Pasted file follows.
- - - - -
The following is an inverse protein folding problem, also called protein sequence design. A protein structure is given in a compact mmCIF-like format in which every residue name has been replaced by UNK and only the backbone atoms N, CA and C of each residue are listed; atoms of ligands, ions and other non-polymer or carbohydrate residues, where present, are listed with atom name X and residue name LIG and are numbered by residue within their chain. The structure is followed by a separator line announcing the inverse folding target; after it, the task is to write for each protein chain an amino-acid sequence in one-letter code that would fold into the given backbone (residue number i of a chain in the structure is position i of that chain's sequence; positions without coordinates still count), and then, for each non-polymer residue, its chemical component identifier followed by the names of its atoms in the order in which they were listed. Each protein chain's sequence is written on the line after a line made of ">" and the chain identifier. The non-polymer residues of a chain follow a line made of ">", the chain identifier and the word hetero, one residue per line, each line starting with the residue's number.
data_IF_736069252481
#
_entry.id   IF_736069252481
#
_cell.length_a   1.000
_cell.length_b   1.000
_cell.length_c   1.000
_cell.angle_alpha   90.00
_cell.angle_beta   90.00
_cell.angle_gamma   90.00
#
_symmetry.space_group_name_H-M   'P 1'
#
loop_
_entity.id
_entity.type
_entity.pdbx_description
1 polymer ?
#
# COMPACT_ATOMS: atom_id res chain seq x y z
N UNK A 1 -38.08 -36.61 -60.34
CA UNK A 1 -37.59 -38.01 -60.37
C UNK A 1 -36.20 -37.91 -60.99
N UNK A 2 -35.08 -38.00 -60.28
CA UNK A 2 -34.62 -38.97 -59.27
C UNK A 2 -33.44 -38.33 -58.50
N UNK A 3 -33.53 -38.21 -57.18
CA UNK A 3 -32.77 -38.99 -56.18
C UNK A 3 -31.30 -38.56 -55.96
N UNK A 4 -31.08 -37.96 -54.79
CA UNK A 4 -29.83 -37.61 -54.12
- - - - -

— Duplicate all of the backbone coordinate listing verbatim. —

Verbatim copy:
The following is an inverse protein folding problem, also called protein sequence design. A protein structure is given in a compact mmCIF-like format in which every residue name has been replaced by UNK and only the backbone atoms N, CA and C of each residue are listed; atoms of ligands, ions and other non-polymer or carbohydrate residues, where present, are listed with atom name X and residue name LIG and are numbered by residue within their chain. The structure is followed by a separator line announcing the inverse folding target; after it, the task is to write for each protein chain an amino-acid sequence in one-letter code that would fold into the given backbone (residue number i of a chain in the structure is position i of that chain's sequence; positions without coordinates still count), and then, for each non-polymer residue, its chemical component identifier followed by the names of its atoms in the order in which they were listed. Each protein chain's sequence is written on the line after a line made of ">" and the chain identifier. The non-polymer residues of a chain follow a line made of ">", the chain identifier and the word hetero, one residue per line, each line starting with the residue's number.
data_IF_736069252481
#
_entry.id   IF_736069252481
#
_cell.length_a   1.000
_cell.length_b   1.000
_cell.length_c   1.000
_cell.angle_alpha   90.00
_cell.angle_beta   90.00
_cell.angle_gamma   90.00
#
_symmetry.space_group_name_H-M   'P 1'
#
loop_
_entity.id
_entity.type
_entity.pdbx_description
1 polymer ?
#
# COMPACT_ATOMS: atom_id res chain seq x y z
N UNK A 1 -38.08 -36.61 -60.34
CA UNK A 1 -37.59 -38.01 -60.37
C UNK A 1 -36.20 -37.91 -60.99
N UNK A 2 -35.08 -38.00 -60.28
CA UNK A 2 -34.62 -38.97 -59.27
C UNK A 2 -33.44 -38.33 -58.50
N UNK A 3 -33.53 -38.21 -57.18
CA UNK A 3 -32.77 -38.99 -56.18
C UNK A 3 -31.30 -38.56 -55.96
N UNK A 4 -31.08 -37.96 -54.79
CA UNK A 4 -29.83 -37.61 -54.12